U-M’s research has been helped along by use of its Sequentially Working Origami Multi-Physics Simulator (SWOMPS). It’s a simulator that accurately predicts the behaviors of large-scale origami systems. Developed at U-M, the system has been available to the public since 2020.

The study was supported by funding from the National Science Foundation and the Automotive Research Center.
(Lead image: From left, Yi Zhu, a Research Fellow in Mechanical Engineering, and Evgueni Filipov, an associate professor in both Civil and Environmental Engineering and Mechanical Engineering, working in his lab. Credit: Brenda Ahearn, Michigan Engineering.)


  1. Brian Schiller - 1970, 1972, 1979

    Is there an upper limit that limits application of origami structures, bridges in particular?


  2. J Oleinick - 87

    Reality is Origami has been used for years in structural design, and material thickness was considered.

    Theatre Roof 2003 – Bengt Sjostrom Starlight Theater
    The outdoor Bengt Sjostrom Starlight Theater in Rockford, IL integrates origami principles into its kinetic roof design. The folding roof panels were designed by Studio Gang Architects and completed construction in 2003. The roof can expand upward to reveal the open sky or contract downwards to shelter the theater stage below. When open, the wing-like roof structure creates an intimate environment for audiences to enjoy theater under the stars. This folding mechanics enables a smooth transition from an open air theater to an enclosed performance venue.

    Chapel Wall Roof 2008 – Chapel for the Deaconess of St. Loup
    The Chapel for the Deaconess of St. Loup located in Pompaples, Switzerland was designed by Localarchitecture & Danilo Mondada and completed in 2008. Architects generated the algorithmic timber fold patterns used to construct the chapel’s organic origami-like form.

    Master Sculptor and Engineer Calatrava – 2001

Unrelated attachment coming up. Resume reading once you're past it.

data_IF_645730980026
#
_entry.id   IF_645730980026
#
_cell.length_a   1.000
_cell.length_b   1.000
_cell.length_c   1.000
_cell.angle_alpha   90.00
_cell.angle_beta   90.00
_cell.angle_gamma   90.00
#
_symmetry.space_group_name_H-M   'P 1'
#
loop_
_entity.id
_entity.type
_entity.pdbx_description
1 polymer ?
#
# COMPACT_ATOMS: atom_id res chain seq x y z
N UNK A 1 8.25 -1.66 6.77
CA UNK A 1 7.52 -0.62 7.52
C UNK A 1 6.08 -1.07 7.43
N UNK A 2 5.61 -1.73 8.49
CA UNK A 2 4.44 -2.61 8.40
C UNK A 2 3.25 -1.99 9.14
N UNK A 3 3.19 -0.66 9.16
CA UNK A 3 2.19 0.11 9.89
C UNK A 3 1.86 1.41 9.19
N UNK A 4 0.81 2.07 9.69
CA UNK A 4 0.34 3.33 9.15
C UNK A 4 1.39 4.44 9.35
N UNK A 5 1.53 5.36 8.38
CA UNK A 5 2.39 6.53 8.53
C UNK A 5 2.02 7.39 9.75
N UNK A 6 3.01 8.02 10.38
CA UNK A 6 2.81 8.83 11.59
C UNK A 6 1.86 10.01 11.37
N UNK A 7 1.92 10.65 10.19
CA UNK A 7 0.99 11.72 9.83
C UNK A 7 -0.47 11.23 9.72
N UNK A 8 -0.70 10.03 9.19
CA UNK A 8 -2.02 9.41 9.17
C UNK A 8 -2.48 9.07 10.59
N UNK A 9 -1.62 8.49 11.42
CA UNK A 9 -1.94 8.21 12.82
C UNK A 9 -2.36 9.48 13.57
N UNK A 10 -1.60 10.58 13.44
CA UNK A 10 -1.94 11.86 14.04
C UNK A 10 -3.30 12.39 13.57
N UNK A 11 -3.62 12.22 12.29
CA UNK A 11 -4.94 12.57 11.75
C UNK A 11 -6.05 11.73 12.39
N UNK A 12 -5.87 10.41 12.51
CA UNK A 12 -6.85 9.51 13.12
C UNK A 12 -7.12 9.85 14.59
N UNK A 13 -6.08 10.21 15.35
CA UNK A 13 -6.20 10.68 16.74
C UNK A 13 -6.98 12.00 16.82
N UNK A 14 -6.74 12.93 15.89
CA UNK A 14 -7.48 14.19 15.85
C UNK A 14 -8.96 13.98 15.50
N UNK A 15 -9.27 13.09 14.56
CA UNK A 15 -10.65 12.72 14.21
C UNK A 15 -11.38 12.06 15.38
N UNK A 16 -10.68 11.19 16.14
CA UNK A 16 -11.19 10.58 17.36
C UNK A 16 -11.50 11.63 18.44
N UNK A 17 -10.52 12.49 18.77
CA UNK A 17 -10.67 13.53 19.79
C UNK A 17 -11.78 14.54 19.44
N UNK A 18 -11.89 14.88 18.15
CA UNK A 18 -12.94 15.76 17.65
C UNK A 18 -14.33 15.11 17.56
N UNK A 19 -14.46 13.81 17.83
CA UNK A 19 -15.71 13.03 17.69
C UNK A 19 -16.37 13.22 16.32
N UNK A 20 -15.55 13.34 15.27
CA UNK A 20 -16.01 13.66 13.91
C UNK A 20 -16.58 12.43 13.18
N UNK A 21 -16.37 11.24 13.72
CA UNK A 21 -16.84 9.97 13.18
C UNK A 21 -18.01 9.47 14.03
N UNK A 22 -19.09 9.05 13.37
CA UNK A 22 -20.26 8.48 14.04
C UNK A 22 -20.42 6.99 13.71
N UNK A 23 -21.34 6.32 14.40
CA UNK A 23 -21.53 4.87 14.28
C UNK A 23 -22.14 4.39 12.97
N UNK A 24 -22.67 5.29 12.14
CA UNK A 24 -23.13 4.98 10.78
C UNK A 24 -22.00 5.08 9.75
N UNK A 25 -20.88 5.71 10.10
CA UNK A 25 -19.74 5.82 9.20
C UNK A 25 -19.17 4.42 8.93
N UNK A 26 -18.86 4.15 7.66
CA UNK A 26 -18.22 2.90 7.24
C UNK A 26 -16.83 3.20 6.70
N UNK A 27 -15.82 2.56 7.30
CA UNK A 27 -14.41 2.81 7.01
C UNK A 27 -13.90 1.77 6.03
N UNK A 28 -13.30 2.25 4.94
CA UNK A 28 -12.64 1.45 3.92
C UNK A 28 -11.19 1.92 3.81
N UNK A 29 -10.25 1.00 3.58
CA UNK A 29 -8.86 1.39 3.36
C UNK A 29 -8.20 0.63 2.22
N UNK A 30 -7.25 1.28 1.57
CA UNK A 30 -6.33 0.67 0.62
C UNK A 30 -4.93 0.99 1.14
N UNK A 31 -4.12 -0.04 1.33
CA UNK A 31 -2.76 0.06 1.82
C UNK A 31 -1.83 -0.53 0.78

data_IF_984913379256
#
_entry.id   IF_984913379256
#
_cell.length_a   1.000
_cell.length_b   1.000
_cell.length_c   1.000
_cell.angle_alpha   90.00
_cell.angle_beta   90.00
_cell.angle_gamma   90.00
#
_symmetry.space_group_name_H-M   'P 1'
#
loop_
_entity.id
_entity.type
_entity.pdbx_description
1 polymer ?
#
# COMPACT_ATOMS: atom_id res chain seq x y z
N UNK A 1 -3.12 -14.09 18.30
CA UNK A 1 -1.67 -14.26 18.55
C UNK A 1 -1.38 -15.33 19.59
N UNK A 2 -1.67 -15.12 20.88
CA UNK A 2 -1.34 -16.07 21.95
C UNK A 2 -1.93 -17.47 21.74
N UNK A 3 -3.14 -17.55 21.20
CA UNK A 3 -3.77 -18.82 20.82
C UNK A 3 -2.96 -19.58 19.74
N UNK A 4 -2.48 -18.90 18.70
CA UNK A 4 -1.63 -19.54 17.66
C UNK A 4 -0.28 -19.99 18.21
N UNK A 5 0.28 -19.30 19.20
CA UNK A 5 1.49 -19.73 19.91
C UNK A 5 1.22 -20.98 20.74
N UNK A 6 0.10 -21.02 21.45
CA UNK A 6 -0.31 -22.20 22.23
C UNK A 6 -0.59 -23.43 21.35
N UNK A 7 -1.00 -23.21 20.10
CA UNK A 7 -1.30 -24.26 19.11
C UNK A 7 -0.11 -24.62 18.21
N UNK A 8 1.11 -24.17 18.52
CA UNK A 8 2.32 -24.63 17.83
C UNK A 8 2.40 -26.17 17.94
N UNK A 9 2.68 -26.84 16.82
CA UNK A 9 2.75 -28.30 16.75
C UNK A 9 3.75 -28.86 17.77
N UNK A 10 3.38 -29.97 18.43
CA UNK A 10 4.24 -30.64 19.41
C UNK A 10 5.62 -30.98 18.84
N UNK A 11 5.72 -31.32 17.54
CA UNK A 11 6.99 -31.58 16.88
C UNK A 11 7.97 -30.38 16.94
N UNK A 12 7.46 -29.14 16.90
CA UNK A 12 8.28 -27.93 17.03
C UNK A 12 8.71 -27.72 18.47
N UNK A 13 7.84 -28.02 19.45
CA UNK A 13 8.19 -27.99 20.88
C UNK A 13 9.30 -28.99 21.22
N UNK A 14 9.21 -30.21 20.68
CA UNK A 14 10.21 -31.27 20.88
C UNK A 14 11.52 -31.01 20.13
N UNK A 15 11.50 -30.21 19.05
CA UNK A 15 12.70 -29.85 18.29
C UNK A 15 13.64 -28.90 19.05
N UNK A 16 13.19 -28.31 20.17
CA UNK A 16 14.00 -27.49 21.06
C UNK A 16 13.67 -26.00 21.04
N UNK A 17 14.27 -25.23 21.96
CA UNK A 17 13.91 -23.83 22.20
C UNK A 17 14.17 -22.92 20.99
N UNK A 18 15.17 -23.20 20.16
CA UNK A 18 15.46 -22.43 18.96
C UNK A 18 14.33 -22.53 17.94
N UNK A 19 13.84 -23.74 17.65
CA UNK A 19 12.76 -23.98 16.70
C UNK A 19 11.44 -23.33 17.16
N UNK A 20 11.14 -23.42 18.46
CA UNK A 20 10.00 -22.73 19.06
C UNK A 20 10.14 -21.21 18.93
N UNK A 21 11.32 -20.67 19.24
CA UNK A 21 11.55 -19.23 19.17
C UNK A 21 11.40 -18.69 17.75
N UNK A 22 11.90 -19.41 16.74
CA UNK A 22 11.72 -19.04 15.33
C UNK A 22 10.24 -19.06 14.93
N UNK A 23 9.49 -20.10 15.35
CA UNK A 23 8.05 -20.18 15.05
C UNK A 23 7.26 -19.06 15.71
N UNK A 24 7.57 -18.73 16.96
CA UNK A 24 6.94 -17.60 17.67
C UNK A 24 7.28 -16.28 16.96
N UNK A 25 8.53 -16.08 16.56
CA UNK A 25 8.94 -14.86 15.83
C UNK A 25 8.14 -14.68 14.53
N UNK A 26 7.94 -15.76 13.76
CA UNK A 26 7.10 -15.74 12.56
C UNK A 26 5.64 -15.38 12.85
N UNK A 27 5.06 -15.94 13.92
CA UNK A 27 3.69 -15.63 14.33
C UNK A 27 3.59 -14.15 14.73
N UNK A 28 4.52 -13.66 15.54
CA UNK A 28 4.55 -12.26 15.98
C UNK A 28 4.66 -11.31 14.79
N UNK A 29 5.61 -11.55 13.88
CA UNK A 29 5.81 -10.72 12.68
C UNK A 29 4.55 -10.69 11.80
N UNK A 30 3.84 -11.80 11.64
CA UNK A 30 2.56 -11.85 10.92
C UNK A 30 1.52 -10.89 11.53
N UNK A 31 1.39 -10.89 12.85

The Quadracci Pavilion of the Milwaukee Art Museum in Milwaukee, Wisconsin, USA was designed by architect Santiago Calatrava and opened in 2001. Its standout feature is the large glass roof structure with wing-like folds spanning the interior atrium. The hydraulic mechanism controlling the roof’s folding enables it to gracefully open and close like an origami piece.

    NASA – Trease partnered with researchers at Brigham Young University in Provo, Utah, to pursue the idea that spacecraft components could be built effectively by implementing origami folds. Shannon Zirbel, a doctoral student at BYU, spent two summers at JPL working on these ideas, supported by the NASA Technology Research Fellowship, with Trease as her research collaborator.

    NASA – Why did NASA use origami?
    Origami folds let the inner disk of NASA’s starshade prototype wrap into a cylinder for launch, then unfurl to block starlight reaching a space telescope.Feb 1, 2023
    International Space Station & NASA
    Capturing the art and science of NASA’s origami starshade

    Oleinick – used a basic Origami fold for a articulated roof in an undergraduate student project in 1986
    Material Thickness was considered.

    I think Calatrava demonstrated thorough consideration of material thickness as did Bengt Sjostrom.
    Basically material thickness being addressed in another way is what Yi Zhu has come up with, which is cool, but maybe a little less Moulin Rouge Marmalade strutting ur stuff.

    Jon Oleinick, Class of 1987